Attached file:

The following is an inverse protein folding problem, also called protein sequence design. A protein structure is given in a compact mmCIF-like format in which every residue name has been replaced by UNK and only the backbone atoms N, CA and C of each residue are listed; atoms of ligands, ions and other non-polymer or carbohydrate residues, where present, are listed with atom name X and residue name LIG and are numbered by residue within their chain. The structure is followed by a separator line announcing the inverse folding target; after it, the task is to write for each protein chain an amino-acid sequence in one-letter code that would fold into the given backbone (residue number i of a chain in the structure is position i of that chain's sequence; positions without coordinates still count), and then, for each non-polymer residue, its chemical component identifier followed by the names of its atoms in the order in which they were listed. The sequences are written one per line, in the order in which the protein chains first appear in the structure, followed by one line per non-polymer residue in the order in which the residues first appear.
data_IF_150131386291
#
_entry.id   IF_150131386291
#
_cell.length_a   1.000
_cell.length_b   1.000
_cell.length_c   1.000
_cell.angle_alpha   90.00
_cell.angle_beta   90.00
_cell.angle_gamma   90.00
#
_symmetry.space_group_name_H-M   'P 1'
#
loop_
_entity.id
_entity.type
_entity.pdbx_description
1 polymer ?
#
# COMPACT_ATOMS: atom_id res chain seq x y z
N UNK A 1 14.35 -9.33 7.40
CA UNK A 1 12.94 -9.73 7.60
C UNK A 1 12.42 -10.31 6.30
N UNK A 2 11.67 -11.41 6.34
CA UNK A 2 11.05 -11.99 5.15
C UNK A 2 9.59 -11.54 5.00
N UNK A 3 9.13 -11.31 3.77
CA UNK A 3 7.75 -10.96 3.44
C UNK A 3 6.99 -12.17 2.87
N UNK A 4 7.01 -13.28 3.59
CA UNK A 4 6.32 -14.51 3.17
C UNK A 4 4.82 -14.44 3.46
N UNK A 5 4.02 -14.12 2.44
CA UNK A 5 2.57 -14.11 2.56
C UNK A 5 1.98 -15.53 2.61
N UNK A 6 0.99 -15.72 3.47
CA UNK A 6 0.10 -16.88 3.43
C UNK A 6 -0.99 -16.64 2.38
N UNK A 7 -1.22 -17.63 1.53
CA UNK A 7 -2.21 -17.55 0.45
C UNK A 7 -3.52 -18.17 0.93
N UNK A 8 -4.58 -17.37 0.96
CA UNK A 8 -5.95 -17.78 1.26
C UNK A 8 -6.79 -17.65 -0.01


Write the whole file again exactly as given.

The following is an inverse protein folding problem, also called protein sequence design. A protein structure is given in a compact mmCIF-like format in which every residue name has been replaced by UNK and only the backbone atoms N, CA and C of each residue are listed; atoms of ligands, ions and other non-polymer or carbohydrate residues, where present, are listed with atom name X and residue name LIG and are numbered by residue within their chain. The structure is followed by a separator line announcing the inverse folding target; after it, the task is to write for each protein chain an amino-acid sequence in one-letter code that would fold into the given backbone (residue number i of a chain in the structure is position i of that chain's sequence; positions without coordinates still count), and then, for each non-polymer residue, its chemical component identifier followed by the names of its atoms in the order in which they were listed. The sequences are written one per line, in the order in which the protein chains first appear in the structure, followed by one line per non-polymer residue in the order in which the residues first appear.
data_IF_150131386291
#
_entry.id   IF_150131386291
#
_cell.length_a   1.000
_cell.length_b   1.000
_cell.length_c   1.000
_cell.angle_alpha   90.00
_cell.angle_beta   90.00
_cell.angle_gamma   90.00
#
_symmetry.space_group_name_H-M   'P 1'
#
loop_
_entity.id
_entity.type
_entity.pdbx_description
1 polymer ?
#
# COMPACT_ATOMS: atom_id res chain seq x y z
N UNK A 1 14.35 -9.33 7.40
CA UNK A 1 12.94 -9.73 7.60
C UNK A 1 12.42 -10.31 6.30
N UNK A 2 11.67 -11.41 6.34
CA UNK A 2 11.05 -11.99 5.15
C UNK A 2 9.59 -11.54 5.00
N UNK A 3 9.13 -11.31 3.77
CA UNK A 3 7.75 -10.96 3.44
C UNK A 3 6.99 -12.17 2.87
N UNK A 4 7.01 -13.28 3.59
CA UNK A 4 6.32 -14.51 3.17
C UNK A 4 4.82 -14.44 3.46
N UNK A 5 4.02 -14.12 2.44
CA UNK A 5 2.57 -14.11 2.56
C UNK A 5 1.98 -15.53 2.61
N UNK A 6 0.99 -15.72 3.47
CA UNK A 6 0.10 -16.88 3.43
C UNK A 6 -0.99 -16.64 2.38
N UNK A 7 -1.22 -17.63 1.53
CA UNK A 7 -2.21 -17.55 0.45
C UNK A 7 -3.52 -18.17 0.93
N UNK A 8 -4.58 -17.37 0.96
CA UNK A 8 -5.95 -17.78 1.26
C UNK A 8 -6.79 -17.65 -0.01